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 In this Section:  In the Spotlight News


List of "In the Spotlight" Features

Learning about Amazing Flights


The Greater Shearwater is one of the most abundant seabirds in the world. Signals of Spring - ACES partner Dr. Rob Ronconi of Dalhousie University and the Grand Manan Whale and Seabird Research Station explains that the satellite tagging work has yielded a few surprises!

Dr. Ronconi and his team have been studying Greater Shearwaters since 2005. First, the researchers began to study the diet of these birds in the Bay of Fundy. The Bay of Fundy is a very interesting place because it has the largest tides in the world! The Bay is located between the state of Maine and the Canadian Provinces of New Brunswick and Nova Scotia. The difference between high and low tide, the tidal range, in the Bay of Fundy can be as much as 17 meters!



These wild tidal changes mean that lots of water is moving in and out of the bay. As the water pushes in, it brings lots of nutrients and food to the surface; this process is known as upwelling. Two of the Greater Shearwaters' favorite foods, krill and herring, are brought to the surface during the upwellings. The scientists examined how the birds foraged, looked for food, around the Bay. By following the animals' movements, the researchers were able to identify important "critical habitats". Dr. Ronconi explains that critical habitats are, "parts of the environment where animals find a link to their food through physical forces such as upwelling."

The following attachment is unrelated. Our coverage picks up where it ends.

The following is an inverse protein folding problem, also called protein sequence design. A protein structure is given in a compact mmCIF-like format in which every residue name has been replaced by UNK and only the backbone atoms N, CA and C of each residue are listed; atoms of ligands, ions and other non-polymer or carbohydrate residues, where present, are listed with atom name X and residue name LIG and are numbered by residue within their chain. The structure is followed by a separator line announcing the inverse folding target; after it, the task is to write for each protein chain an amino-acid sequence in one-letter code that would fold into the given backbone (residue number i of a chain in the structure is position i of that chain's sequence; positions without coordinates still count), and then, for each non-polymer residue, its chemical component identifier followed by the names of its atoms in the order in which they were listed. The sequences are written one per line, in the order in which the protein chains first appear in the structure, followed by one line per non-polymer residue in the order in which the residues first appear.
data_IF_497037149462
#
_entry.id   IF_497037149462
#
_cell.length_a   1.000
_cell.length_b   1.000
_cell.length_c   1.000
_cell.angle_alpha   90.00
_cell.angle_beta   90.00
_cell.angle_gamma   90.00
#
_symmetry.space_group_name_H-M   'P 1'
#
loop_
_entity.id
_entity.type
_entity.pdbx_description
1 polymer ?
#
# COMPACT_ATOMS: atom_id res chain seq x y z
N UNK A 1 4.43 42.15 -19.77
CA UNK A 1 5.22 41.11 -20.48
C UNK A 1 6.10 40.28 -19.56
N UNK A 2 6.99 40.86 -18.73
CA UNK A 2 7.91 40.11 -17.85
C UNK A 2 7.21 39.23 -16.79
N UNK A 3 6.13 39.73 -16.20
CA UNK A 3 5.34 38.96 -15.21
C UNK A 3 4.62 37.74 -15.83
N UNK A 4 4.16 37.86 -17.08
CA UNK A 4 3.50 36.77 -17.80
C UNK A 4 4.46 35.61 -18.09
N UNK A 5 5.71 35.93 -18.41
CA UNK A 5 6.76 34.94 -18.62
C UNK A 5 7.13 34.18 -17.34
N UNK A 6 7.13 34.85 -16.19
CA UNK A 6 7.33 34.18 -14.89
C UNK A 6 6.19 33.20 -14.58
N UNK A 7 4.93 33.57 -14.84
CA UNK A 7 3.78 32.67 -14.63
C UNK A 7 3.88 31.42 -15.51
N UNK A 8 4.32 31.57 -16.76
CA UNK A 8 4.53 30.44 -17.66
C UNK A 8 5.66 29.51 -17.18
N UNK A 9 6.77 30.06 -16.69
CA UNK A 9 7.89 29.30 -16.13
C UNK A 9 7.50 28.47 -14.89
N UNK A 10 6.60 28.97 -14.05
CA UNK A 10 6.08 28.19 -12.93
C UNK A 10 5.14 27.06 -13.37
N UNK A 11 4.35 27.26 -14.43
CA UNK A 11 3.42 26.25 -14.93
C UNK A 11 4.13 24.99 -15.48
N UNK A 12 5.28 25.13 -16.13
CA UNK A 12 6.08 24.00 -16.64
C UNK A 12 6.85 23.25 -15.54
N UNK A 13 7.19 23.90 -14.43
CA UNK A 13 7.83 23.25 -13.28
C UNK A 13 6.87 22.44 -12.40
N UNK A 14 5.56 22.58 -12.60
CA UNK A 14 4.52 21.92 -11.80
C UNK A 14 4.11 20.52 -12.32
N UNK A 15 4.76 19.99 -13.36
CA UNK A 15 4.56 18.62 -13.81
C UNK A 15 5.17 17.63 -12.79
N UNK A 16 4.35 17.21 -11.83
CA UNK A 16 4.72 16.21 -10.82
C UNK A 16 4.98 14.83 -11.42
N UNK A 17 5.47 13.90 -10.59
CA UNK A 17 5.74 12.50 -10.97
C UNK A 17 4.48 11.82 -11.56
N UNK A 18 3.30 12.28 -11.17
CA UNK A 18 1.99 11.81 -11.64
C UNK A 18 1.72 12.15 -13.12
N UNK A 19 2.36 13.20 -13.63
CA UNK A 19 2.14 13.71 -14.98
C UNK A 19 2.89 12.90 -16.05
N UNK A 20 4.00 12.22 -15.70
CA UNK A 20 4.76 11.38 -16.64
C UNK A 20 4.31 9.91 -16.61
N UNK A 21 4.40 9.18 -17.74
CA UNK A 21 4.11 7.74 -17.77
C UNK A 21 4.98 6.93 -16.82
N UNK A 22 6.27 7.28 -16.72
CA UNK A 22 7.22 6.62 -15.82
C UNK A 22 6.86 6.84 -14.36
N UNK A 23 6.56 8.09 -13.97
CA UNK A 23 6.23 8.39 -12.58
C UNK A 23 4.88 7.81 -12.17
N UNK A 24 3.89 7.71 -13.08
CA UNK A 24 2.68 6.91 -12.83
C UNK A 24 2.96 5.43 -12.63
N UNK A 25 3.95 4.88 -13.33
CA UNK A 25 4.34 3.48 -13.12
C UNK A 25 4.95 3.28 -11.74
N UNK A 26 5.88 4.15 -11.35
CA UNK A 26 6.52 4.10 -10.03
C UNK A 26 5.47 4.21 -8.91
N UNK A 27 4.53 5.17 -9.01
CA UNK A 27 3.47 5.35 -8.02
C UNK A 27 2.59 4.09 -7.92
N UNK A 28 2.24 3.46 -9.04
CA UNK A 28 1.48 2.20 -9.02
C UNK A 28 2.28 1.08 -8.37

Before satellite tagging on Greater Shearwaters began, people had speculated that the birds from Canada flew over to England on their migration route. It turns out that these animals stayed in the high seas as they flew all the way to the coast of Brazil and Argentina! The scientists were just as excited as Signals of Spring students! "The first year, we were watching the Shearwaters migrate, we were on the edge of our seats. This will probably turn out to be one of the most interesting parts of our study," Dr. Ronconi notes.



These birds face some of the same issues that other seabirds do, on both ends of their journey. For example, oil spills are a major concern. The Bay of Fundy is a major shipping channel for oil going into St. John, New Brunswick. Oil companies also want to build offshore platforms for gas and oil exploration in many places along the Shearwaters' journey. In the event of a spill, the tracking data would tell scientists where they might expect to find these birds.

Another important issue is by-catch, particularly as Greater Shearwaters are often caught in fishing nets and hook-and-line fisheries. Tracking Shearwaters and other seabirds can help protect the animals. Dr. Ronconi explains, "We can really use this information to identify the critical habitats for conservation, and protection against oil and gas exploration and also fisheries issues."

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